There is one deleted scene that reveals a dream sequence for Mae and Caleb that was shot in black-and-white but contains no audio. Bigelow provides a commentary over the brief scene.
Finally, we get two theatrical trailers for the film.
Bolstered by a tremendous documentary and a reasonable commentary track, Near Dark remains an essential release despite not looking or sounding all that grand on Blu-ray. For those with the earlier Anchor Bay two-discer, this still represents an upgrade, it is just that the improvements made aren't all that impressive.
Kathryn Bigelow's bold production is one of the quintessential horror films of the 80's. It doesn't do anything that is particularly new to the genre beyond a few tweaks here and there to remould and relocate the legend, but its magic lies in its forbidden allure, its love letter to the lawless frontier, and its wonderful evocation of a blighted way of life that is, at once, erotic, violent and vital. Hardly an fx-extravaganza, the movie is surprisingly light on gore but still grisly enough to promote a squirm or two. Adrian Pasdar acquits himself well as the boy who has fallen in with the wrong crowd, even if Jenny Wright, as the reason he falls so heavily, is woefully bland. But the film belongs to the dark trio of Paxton, Henriksen and Goldstein, who literally scoop it up like a road-kill, bag it and carry it off into the sunset with them.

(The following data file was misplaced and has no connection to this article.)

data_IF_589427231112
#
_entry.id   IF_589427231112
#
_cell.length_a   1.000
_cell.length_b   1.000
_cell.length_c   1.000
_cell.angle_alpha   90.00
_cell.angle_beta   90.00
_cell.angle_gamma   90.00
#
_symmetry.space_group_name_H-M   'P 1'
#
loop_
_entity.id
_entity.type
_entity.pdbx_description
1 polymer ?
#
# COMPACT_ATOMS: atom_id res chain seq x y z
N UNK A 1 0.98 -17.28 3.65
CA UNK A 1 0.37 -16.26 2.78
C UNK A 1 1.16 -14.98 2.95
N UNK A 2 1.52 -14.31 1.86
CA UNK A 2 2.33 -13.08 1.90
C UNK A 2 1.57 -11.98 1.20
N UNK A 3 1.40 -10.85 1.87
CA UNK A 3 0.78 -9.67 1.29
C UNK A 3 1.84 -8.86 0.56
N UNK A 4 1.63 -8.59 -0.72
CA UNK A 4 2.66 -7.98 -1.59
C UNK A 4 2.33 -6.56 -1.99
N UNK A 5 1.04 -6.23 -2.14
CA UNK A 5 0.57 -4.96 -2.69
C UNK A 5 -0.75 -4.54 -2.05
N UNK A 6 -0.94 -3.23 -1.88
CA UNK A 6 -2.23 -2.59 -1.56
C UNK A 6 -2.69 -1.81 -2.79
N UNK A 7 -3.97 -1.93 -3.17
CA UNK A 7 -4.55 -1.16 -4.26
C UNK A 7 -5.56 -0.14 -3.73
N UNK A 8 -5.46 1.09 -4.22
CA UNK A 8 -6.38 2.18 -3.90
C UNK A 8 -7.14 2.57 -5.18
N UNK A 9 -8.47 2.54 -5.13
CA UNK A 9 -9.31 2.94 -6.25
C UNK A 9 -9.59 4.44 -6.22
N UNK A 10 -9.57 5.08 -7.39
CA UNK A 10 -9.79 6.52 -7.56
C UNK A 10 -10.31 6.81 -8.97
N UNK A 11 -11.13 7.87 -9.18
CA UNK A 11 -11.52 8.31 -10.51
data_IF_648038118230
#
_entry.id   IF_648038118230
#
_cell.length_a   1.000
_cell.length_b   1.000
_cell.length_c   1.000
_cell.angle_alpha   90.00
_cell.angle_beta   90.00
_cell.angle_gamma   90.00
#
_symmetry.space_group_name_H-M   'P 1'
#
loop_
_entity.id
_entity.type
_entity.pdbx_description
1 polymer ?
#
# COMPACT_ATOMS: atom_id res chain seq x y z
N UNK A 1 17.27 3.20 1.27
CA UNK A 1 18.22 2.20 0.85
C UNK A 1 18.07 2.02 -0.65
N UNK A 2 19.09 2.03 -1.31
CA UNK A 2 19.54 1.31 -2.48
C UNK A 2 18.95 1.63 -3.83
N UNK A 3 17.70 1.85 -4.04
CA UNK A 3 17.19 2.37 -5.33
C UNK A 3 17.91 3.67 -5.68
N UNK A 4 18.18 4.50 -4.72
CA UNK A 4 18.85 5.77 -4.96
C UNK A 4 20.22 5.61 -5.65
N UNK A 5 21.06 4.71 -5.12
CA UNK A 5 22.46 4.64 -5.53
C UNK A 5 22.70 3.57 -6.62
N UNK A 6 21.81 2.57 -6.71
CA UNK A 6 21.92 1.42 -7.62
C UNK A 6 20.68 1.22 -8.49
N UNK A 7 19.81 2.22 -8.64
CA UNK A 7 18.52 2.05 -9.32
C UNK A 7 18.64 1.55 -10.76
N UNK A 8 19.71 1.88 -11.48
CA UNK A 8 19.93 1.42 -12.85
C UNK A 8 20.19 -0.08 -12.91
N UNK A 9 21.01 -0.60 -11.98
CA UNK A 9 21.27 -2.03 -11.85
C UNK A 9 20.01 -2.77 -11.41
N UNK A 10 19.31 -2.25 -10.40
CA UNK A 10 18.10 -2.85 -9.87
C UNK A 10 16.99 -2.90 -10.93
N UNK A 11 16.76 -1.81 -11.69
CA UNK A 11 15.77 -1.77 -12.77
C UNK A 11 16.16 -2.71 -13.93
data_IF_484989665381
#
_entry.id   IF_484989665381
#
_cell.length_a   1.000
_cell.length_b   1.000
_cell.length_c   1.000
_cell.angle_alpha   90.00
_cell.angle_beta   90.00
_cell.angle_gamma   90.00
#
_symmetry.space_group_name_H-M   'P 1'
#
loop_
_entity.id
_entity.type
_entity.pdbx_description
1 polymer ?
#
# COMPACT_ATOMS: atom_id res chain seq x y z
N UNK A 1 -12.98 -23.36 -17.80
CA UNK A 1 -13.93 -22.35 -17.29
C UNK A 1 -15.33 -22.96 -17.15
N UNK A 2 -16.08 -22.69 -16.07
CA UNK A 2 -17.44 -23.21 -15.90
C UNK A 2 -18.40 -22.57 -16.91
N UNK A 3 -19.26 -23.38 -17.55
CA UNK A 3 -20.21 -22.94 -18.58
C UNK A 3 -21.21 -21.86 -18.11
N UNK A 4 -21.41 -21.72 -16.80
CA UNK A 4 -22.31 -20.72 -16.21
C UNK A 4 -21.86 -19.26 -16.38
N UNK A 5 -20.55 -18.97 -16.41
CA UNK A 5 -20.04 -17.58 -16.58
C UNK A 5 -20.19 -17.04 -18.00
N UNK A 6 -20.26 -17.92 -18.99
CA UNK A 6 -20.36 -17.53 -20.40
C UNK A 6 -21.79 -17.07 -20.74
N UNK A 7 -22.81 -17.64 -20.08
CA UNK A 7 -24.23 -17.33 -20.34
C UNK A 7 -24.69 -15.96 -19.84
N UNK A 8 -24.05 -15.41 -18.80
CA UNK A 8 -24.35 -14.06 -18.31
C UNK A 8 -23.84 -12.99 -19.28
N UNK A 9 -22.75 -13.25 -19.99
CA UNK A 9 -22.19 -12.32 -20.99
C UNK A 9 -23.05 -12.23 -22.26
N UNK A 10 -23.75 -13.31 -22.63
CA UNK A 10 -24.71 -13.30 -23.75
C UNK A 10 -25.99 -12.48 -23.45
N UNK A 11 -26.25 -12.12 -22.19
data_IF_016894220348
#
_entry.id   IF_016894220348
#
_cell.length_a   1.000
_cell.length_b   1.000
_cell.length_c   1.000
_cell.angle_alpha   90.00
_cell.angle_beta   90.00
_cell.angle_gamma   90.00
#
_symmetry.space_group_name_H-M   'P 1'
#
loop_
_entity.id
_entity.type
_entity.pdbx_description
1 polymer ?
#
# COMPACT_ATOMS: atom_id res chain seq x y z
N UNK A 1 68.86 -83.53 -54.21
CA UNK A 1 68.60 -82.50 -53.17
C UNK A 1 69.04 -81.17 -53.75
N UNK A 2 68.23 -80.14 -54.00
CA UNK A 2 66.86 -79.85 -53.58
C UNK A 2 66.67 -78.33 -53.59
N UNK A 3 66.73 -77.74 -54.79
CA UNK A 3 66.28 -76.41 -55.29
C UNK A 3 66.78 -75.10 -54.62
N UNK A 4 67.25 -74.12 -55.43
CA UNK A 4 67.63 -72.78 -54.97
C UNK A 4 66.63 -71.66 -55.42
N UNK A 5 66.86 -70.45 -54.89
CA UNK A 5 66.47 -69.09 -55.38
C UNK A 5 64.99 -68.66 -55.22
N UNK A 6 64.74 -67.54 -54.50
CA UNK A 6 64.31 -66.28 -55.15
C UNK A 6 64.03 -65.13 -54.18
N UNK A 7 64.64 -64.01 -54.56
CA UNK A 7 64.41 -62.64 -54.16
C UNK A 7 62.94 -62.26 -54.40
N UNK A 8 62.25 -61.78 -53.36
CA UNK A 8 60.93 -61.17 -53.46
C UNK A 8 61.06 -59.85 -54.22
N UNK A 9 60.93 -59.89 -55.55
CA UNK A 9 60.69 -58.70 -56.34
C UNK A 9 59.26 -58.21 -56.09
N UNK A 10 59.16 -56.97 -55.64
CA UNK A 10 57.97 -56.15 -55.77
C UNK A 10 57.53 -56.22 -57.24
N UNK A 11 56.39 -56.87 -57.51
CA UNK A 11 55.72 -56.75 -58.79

This is an excellent thriller that strikes out in, what was then, a less-travelled direction. Nowadays, vampire-flicks are ten-a-penny, but Near Dark keeps its unnerving atmosphere and hard visual poetry with style to spare. Plus this US edition has much more bite than the poor UK release, despite that truly awful Twilight-cash-in cover art!